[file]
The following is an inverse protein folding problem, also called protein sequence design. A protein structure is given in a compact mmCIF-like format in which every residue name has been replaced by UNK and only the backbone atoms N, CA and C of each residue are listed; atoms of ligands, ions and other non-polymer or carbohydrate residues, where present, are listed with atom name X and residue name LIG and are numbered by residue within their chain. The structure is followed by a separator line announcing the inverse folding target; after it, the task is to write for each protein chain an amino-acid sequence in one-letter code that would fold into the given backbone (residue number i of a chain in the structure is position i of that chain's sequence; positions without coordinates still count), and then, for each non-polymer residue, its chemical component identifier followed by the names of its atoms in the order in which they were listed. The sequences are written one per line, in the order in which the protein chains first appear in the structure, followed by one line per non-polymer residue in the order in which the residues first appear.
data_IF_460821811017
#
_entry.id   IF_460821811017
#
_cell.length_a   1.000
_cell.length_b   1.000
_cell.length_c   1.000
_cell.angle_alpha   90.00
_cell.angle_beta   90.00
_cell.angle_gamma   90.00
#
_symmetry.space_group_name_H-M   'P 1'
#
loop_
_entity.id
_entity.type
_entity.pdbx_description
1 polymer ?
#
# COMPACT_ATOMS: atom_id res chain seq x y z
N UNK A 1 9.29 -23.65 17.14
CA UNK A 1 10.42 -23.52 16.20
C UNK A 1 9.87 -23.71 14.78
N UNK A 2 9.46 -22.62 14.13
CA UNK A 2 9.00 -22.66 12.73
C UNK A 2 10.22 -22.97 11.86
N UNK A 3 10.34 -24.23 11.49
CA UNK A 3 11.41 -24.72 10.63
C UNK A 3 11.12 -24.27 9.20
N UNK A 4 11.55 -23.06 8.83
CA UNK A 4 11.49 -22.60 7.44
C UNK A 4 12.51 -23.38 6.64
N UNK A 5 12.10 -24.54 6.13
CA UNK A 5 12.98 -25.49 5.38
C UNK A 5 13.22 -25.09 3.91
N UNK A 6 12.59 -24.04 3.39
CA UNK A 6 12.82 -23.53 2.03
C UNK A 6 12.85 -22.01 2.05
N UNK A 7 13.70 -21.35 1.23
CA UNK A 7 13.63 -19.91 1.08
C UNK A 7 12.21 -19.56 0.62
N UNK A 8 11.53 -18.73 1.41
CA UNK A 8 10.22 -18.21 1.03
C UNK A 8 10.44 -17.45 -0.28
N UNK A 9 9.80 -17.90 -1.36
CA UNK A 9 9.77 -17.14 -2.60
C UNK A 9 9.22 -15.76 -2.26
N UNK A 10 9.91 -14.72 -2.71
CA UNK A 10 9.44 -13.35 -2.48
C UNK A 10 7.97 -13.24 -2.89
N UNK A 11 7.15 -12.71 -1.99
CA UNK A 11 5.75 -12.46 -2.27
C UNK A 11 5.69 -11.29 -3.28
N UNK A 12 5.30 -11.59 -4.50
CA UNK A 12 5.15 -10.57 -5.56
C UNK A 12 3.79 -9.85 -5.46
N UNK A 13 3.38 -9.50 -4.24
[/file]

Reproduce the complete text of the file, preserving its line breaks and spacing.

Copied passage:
The following is an inverse protein folding problem, also called protein sequence design. A protein structure is given in a compact mmCIF-like format in which every residue name has been replaced by UNK and only the backbone atoms N, CA and C of each residue are listed; atoms of ligands, ions and other non-polymer or carbohydrate residues, where present, are listed with atom name X and residue name LIG and are numbered by residue within their chain. The structure is followed by a separator line announcing the inverse folding target; after it, the task is to write for each protein chain an amino-acid sequence in one-letter code that would fold into the given backbone (residue number i of a chain in the structure is position i of that chain's sequence; positions without coordinates still count), and then, for each non-polymer residue, its chemical component identifier followed by the names of its atoms in the order in which they were listed. The sequences are written one per line, in the order in which the protein chains first appear in the structure, followed by one line per non-polymer residue in the order in which the residues first appear.
data_IF_460821811017
#
_entry.id   IF_460821811017
#
_cell.length_a   1.000
_cell.length_b   1.000
_cell.length_c   1.000
_cell.angle_alpha   90.00
_cell.angle_beta   90.00
_cell.angle_gamma   90.00
#
_symmetry.space_group_name_H-M   'P 1'
#
loop_
_entity.id
_entity.type
_entity.pdbx_description
1 polymer ?
#
# COMPACT_ATOMS: atom_id res chain seq x y z
N UNK A 1 9.29 -23.65 17.14
CA UNK A 1 10.42 -23.52 16.20
C UNK A 1 9.87 -23.71 14.78
N UNK A 2 9.46 -22.62 14.13
CA UNK A 2 9.00 -22.66 12.73
C UNK A 2 10.22 -22.97 11.86
N UNK A 3 10.34 -24.23 11.49
CA UNK A 3 11.41 -24.72 10.63
C UNK A 3 11.12 -24.27 9.20
N UNK A 4 11.55 -23.06 8.83
CA UNK A 4 11.49 -22.60 7.44
C UNK A 4 12.51 -23.38 6.64
N UNK A 5 12.10 -24.54 6.13
CA UNK A 5 12.98 -25.49 5.38
C UNK A 5 13.22 -25.09 3.91
N UNK A 6 12.59 -24.04 3.39
CA UNK A 6 12.82 -23.53 2.03
C UNK A 6 12.85 -22.01 2.05
N UNK A 7 13.70 -21.35 1.23
CA UNK A 7 13.63 -19.91 1.08
C UNK A 7 12.21 -19.56 0.62
N UNK A 8 11.53 -18.73 1.41
CA UNK A 8 10.22 -18.21 1.03
C UNK A 8 10.44 -17.45 -0.28
N UNK A 9 9.80 -17.90 -1.36
CA UNK A 9 9.77 -17.14 -2.60
C UNK A 9 9.22 -15.76 -2.26
N UNK A 10 9.91 -14.72 -2.71
CA UNK A 10 9.44 -13.35 -2.48
C UNK A 10 7.97 -13.24 -2.89
N UNK A 11 7.15 -12.71 -1.99
CA UNK A 11 5.75 -12.46 -2.27
C UNK A 11 5.69 -11.29 -3.28
N UNK A 12 5.30 -11.59 -4.50
CA UNK A 12 5.15 -10.57 -5.56
C UNK A 12 3.79 -9.85 -5.46
N UNK A 13 3.38 -9.50 -4.24